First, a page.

Monika Foehler of the Ban Ki-moon Centre closed the event by setting clear expectations for COP27, highlighting the opportunity to build and finance agricultural and food system resilience, in the context of the climate crisis.

Question asked by Francesco RAMPA of ECDPM:
Is there coordination and Policy Coherence between the new $1.5 billion African Emergency Food Production Facility (focused on fertilizer) and the 25bn Africa Adaptation Acceleration Program? Too much or inefficient use of fertilizer can harm food systems resilience. 
  • The African Emergency Food Production Facility. The African Development Bank Group's Board
    of Directors approved in May 2022 a $1.5 billion facility to help African countries avert a looming food crisis. It will provide 20 million African smallholder farmers with certified seeds. It will increase access to agricultural fertilizers and enable them to rapidly produce 38 million tons of food. This is a $12 billion increase in food production in just two years.
  • The Africa Adaptation Acceleration Program (AAAP) is a joint initiative of the African Development Bank and the Global Center on Adaptation (GCA). It aims to mobilize $25 billion, over five years, to accelerate and scale climate adaptation action across the continent. The AAAP was endorsed at the Leaders' Dialogue on the Africa Covid-Climate Emergency in April 2021. This was the largest gathering ever of African Heads of State and Government solely focused on adaptation.
Answer of Andrew Mude, Lead – Agri-SME Development and Innovative Finance AFDB
"Carbon Markets are hugely important for Africa. Some countries such as Gabon have and instrument called Carbon bond which is based on regulations and a set of instruments which are meant to secure the Gabonese forests and its great capacity  to act as a mitigate and be able to price this out in the market. The Great Green Wall could similarly be monetised for the Carbon Market. (...) Investments in data systems are crucial"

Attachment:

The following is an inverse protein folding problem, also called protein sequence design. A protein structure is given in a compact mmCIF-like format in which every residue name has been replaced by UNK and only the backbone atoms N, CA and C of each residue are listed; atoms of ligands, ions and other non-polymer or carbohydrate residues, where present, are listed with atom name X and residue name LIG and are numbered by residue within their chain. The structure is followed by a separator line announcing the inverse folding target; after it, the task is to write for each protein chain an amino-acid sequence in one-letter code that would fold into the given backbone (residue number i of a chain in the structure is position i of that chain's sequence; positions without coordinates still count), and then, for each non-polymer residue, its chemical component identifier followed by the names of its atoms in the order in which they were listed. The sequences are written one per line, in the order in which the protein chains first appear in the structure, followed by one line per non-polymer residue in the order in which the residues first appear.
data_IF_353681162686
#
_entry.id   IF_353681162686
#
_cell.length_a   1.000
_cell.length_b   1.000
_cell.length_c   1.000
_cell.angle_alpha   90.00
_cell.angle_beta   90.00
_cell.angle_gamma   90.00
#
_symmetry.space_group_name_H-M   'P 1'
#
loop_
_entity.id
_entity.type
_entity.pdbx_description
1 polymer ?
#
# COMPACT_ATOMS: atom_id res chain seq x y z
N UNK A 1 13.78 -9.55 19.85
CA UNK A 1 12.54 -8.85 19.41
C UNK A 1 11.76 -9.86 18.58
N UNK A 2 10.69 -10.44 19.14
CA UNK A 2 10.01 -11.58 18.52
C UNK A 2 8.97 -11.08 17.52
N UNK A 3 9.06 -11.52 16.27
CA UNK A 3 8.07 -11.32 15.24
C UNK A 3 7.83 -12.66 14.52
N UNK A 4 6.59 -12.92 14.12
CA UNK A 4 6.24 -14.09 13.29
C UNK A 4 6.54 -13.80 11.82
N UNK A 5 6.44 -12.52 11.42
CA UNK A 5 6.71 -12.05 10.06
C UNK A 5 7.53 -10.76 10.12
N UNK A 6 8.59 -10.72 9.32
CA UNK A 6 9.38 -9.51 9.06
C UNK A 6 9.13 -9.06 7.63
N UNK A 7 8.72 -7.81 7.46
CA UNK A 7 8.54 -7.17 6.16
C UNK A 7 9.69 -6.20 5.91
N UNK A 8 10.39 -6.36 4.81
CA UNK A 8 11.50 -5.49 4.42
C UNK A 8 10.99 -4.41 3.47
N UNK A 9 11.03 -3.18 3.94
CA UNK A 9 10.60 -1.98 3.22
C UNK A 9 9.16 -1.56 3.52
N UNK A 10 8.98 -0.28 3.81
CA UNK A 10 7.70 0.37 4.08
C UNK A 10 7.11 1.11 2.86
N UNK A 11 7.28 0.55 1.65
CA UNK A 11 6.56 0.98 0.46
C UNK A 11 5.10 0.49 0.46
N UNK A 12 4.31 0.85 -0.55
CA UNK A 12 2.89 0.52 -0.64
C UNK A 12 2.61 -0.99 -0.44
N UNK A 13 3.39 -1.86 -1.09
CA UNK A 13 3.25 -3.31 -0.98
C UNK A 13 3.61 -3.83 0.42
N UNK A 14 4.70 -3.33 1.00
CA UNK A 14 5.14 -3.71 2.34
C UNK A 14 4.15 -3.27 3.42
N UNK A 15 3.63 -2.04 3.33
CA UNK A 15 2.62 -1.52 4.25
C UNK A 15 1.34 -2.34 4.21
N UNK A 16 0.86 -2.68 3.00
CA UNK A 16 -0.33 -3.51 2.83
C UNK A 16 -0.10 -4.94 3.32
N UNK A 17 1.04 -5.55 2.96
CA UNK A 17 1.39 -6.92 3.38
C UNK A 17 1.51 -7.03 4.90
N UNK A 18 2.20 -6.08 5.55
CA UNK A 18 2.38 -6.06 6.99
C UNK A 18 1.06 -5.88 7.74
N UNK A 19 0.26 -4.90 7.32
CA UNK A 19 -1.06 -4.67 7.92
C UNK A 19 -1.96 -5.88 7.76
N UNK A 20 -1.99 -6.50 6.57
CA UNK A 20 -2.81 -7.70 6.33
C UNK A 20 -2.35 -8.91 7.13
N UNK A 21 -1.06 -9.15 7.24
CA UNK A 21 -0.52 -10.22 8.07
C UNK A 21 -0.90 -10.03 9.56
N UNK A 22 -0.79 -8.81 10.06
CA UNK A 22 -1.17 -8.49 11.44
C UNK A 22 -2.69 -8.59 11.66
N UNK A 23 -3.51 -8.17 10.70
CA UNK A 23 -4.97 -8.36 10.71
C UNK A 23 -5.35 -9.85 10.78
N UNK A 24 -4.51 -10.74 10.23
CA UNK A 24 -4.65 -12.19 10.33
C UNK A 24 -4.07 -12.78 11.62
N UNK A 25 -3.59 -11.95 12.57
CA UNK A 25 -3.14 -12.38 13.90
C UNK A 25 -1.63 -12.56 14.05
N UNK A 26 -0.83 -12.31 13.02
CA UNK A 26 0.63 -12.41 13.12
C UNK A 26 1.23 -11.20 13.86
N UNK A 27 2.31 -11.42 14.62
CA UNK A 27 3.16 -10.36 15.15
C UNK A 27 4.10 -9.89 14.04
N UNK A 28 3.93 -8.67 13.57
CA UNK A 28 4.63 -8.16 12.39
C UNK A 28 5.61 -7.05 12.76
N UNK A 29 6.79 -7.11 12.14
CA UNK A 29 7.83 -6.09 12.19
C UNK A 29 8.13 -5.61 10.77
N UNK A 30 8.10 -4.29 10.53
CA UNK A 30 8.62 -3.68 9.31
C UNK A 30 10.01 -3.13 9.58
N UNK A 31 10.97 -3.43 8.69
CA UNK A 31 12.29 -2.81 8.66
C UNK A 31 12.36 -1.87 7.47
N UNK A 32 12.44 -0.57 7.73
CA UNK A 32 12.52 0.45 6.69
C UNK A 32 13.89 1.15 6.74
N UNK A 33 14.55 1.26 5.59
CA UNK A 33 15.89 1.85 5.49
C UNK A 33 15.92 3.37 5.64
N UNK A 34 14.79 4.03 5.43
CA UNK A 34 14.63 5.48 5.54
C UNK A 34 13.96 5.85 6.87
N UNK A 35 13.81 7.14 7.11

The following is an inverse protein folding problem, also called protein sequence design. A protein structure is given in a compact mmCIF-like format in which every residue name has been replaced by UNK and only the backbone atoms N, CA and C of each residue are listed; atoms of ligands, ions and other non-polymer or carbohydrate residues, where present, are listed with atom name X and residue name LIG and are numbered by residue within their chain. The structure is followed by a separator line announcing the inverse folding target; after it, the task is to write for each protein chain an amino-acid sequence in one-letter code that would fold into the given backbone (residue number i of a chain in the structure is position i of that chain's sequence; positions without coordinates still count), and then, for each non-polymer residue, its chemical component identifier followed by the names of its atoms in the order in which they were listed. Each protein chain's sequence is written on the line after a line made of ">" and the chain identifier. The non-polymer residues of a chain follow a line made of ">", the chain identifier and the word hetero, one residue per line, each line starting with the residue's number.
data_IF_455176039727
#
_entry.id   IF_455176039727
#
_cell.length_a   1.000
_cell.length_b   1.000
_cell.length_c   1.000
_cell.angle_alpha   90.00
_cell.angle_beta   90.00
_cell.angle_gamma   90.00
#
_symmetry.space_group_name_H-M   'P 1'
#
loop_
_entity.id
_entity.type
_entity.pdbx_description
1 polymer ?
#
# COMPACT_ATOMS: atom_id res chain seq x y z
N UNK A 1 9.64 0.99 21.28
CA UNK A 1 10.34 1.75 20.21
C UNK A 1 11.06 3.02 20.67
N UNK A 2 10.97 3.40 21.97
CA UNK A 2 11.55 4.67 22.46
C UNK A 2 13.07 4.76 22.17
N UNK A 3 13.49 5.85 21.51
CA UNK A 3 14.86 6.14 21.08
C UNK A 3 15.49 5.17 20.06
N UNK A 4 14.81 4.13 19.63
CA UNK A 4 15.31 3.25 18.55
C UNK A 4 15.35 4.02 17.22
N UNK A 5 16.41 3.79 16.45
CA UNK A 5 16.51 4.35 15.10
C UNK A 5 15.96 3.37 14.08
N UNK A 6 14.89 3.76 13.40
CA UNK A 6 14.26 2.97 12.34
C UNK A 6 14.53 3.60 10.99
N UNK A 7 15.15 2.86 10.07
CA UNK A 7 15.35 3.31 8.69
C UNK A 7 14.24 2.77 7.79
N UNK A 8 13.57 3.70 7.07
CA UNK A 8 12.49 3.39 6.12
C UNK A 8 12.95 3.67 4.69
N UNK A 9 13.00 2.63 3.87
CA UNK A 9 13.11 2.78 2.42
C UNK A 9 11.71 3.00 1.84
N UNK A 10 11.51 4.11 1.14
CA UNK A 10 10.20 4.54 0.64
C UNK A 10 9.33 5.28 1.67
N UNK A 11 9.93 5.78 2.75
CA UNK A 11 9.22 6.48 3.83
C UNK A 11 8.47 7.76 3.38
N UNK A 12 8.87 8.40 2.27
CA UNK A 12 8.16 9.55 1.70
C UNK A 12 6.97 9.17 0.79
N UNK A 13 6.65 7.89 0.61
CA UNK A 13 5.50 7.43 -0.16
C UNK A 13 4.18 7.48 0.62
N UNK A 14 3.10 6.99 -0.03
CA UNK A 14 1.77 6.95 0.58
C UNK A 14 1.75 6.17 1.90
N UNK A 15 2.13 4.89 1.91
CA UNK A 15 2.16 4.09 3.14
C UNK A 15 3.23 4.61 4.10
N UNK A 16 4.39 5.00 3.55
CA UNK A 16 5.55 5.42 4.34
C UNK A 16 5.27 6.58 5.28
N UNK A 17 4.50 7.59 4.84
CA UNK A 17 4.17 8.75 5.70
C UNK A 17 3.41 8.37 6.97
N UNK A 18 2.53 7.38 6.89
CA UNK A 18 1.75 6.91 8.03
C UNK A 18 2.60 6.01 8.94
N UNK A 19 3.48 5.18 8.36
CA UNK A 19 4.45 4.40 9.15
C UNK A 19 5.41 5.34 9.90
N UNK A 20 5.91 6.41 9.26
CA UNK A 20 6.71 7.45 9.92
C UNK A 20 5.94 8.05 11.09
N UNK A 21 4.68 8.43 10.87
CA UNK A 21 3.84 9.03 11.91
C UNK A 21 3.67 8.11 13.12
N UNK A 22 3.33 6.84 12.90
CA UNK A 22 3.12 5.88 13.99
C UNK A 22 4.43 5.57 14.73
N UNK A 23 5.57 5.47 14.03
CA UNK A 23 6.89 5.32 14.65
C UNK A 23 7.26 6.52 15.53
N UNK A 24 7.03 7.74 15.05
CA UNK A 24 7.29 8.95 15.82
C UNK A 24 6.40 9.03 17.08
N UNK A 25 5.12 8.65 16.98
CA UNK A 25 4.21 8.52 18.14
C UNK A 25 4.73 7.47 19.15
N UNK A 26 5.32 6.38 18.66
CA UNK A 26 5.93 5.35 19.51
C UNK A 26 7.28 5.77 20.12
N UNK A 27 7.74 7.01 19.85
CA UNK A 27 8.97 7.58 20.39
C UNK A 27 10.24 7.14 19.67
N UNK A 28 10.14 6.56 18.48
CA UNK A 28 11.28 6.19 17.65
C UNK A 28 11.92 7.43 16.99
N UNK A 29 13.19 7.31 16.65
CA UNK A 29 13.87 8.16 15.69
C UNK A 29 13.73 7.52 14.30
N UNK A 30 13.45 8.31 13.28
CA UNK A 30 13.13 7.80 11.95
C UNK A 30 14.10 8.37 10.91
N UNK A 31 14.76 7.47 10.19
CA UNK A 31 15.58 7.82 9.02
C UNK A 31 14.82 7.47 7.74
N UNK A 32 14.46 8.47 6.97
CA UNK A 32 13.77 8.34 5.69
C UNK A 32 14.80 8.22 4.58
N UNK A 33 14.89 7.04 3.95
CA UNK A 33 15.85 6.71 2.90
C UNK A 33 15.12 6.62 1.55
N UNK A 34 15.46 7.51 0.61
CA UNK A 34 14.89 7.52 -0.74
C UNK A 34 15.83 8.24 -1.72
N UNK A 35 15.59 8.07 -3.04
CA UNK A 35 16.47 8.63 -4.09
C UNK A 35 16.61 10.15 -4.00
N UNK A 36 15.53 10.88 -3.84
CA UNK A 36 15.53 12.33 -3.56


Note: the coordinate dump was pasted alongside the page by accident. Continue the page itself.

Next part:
23/06/2022 INTERVIEW: Africa needs up to $1.6 trillion in climate finance until 2030.

Kevin Urama, the acting chief economist and vice president for economic governance and knowledge
management at the African Development Bank (AfDB), attended the third edition of the Aswan Forum for Sustainable Peace and Development that was held in Cairo (21-22/06/2022).

The forum discussed Egypt’s preparations to host the UN Climate Change Conference of the Parties (COP27) and explored ways to deal with the ongoing global challenges that affect the peace and security in the continent.
“Adapting to climate change is projected to cost the continent at least $50 billion annually by 2050 to adequately implement its national determined contributions (NDCs). Africa will need a cumulative climate finance of up to $1.6 trillion between 2020 and 2030. This translates into an average of $128 billion annually during that period,”